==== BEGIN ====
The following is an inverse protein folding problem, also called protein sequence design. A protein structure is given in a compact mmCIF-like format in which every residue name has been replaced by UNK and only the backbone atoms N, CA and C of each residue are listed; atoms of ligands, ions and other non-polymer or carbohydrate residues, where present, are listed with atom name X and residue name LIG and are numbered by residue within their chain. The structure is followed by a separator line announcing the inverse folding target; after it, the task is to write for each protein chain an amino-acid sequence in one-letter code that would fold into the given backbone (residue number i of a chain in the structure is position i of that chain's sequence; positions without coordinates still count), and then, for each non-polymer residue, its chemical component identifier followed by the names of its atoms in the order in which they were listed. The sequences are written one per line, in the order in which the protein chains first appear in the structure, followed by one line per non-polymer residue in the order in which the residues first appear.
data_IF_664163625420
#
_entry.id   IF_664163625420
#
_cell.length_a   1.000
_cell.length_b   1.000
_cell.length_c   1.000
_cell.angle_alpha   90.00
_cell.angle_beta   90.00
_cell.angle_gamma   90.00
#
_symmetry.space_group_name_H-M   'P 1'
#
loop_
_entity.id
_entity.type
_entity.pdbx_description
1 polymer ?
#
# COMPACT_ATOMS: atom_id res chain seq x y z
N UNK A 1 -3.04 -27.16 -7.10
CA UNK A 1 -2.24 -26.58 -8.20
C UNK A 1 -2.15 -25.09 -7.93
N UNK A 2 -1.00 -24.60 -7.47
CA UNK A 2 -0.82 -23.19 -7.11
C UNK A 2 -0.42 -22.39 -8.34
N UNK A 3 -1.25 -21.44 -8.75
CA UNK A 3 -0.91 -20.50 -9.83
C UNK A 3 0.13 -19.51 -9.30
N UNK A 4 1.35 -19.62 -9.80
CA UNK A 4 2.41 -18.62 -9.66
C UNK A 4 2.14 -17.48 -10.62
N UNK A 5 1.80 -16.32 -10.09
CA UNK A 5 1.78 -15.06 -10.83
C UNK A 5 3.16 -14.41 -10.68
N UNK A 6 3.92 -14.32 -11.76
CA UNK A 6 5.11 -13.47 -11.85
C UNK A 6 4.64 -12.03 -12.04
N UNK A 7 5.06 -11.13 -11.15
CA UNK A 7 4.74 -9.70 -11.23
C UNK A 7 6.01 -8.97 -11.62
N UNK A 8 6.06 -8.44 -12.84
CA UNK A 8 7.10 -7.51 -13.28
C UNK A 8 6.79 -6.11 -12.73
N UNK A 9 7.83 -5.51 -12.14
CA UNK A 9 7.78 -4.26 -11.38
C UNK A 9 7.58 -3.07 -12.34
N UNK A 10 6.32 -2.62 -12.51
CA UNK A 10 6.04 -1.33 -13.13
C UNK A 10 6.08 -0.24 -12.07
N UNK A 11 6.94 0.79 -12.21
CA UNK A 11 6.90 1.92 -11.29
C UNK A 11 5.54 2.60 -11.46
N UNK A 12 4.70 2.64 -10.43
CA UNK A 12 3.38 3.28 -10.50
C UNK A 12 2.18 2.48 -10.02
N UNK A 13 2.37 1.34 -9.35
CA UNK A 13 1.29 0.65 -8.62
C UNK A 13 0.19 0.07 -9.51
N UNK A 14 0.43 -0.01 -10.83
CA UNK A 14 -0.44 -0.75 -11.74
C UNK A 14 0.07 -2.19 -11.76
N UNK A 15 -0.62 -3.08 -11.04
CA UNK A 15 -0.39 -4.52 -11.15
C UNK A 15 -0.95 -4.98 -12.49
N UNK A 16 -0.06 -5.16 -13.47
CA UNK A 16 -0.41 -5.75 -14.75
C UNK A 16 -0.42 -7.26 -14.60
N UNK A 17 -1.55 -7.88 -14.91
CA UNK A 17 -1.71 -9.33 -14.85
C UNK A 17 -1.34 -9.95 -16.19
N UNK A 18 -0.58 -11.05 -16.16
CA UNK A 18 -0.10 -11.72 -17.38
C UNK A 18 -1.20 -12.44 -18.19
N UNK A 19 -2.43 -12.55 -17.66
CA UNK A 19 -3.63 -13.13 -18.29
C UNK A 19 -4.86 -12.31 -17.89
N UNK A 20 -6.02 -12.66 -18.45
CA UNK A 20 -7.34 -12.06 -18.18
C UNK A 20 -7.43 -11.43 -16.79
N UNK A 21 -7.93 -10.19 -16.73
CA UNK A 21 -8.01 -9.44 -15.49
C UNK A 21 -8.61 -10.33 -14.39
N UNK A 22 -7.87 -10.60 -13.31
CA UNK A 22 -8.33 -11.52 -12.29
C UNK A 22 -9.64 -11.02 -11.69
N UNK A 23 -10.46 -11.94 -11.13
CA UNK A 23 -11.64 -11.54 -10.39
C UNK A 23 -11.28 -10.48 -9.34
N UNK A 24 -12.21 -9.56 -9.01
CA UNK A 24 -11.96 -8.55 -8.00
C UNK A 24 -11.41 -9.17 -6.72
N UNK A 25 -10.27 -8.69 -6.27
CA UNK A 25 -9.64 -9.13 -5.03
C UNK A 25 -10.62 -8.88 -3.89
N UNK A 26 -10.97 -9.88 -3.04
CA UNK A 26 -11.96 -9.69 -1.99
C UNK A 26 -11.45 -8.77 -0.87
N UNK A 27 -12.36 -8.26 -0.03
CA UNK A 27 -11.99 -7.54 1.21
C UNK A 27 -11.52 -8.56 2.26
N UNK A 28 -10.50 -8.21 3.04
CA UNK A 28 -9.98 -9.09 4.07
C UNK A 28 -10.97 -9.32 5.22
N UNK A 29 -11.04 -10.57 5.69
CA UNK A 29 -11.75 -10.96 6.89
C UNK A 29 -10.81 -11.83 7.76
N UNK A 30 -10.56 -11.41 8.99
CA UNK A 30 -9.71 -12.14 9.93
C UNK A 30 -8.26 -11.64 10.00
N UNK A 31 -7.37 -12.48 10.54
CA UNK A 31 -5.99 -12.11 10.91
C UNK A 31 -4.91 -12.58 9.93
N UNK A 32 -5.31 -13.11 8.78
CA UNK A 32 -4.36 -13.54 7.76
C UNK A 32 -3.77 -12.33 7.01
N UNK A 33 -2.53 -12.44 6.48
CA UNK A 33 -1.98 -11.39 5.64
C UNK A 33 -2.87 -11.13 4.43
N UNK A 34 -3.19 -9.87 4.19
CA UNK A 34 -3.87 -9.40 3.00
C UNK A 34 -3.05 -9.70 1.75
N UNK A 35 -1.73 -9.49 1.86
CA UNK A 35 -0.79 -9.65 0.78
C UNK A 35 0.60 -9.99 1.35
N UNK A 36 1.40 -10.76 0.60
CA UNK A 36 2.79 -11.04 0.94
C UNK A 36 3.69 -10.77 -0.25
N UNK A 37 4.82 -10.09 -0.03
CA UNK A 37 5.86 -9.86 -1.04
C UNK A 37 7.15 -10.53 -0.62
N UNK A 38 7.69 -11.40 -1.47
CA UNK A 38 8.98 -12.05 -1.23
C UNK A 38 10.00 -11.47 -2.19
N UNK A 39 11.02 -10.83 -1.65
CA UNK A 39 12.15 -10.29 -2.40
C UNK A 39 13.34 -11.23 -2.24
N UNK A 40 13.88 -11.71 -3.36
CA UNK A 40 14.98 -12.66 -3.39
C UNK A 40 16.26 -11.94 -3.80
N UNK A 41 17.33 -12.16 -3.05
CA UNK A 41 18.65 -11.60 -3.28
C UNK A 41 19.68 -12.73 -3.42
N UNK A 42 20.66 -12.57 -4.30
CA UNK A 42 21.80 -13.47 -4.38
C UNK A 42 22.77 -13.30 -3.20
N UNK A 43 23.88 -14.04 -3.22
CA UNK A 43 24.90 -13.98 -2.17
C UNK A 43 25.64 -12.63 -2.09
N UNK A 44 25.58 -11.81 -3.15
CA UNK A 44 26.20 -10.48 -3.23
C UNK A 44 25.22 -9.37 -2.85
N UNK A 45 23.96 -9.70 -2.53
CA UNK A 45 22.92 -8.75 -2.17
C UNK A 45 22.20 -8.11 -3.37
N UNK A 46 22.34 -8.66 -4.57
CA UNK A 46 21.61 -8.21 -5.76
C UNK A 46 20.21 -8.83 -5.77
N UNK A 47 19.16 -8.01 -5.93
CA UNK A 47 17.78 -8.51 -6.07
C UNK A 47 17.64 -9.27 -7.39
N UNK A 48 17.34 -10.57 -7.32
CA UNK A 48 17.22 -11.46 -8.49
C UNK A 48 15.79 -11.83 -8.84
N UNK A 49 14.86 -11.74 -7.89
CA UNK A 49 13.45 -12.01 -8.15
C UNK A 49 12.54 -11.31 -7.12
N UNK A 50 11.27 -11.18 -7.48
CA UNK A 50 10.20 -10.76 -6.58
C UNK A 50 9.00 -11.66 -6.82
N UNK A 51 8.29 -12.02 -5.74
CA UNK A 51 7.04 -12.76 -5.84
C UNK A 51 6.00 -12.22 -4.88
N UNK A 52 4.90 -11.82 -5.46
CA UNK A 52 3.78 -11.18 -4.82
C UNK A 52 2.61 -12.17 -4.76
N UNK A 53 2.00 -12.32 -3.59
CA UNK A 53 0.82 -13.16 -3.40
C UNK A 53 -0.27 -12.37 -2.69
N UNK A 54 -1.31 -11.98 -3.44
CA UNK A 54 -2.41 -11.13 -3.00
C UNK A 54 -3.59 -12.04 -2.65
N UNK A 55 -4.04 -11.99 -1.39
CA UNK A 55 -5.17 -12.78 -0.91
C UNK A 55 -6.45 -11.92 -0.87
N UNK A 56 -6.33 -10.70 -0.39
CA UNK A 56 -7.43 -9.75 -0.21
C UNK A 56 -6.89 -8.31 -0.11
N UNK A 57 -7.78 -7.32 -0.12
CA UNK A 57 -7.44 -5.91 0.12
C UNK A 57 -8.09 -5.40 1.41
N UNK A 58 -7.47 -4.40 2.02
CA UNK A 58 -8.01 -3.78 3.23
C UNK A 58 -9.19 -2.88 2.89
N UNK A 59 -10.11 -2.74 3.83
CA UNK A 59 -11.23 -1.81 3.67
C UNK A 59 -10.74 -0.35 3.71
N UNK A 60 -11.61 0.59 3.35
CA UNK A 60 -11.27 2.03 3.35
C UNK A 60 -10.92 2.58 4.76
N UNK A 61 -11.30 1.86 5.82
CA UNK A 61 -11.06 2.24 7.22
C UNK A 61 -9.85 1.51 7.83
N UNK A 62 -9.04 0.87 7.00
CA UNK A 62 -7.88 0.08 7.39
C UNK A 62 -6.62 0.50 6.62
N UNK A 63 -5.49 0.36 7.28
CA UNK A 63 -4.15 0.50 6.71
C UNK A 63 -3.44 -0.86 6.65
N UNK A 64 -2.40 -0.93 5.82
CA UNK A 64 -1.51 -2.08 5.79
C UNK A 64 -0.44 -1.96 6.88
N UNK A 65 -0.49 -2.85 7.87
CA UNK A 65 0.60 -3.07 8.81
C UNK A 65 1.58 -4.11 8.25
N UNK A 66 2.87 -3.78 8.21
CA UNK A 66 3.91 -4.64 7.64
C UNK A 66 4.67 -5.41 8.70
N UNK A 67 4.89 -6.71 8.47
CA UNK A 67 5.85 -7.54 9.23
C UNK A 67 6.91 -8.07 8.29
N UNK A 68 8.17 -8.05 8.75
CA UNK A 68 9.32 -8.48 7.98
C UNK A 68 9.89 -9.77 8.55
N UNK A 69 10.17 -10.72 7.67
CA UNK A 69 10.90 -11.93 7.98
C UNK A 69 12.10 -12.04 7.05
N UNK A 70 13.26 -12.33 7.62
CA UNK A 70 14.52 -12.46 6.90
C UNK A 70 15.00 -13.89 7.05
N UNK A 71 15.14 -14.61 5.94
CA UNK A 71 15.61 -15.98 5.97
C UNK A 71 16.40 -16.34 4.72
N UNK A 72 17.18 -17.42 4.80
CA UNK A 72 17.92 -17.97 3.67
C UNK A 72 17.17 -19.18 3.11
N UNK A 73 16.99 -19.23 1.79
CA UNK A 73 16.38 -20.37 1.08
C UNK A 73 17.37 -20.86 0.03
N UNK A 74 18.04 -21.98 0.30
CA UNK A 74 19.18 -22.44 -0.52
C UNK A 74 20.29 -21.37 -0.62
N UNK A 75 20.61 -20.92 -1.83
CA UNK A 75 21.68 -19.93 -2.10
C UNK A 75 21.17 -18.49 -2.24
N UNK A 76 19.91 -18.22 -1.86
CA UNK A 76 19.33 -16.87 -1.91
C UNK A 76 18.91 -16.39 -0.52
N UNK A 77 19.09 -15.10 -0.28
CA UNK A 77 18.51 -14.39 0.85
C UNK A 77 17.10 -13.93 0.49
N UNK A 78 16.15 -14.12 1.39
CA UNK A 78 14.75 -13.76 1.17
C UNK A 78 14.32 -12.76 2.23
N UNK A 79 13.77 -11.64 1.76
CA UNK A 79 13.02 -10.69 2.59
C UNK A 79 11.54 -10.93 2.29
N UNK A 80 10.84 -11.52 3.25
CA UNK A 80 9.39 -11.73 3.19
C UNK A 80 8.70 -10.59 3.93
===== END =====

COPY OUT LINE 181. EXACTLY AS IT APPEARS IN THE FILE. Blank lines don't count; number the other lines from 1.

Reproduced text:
N UNK A 54 -1.31 -11.98 -3.44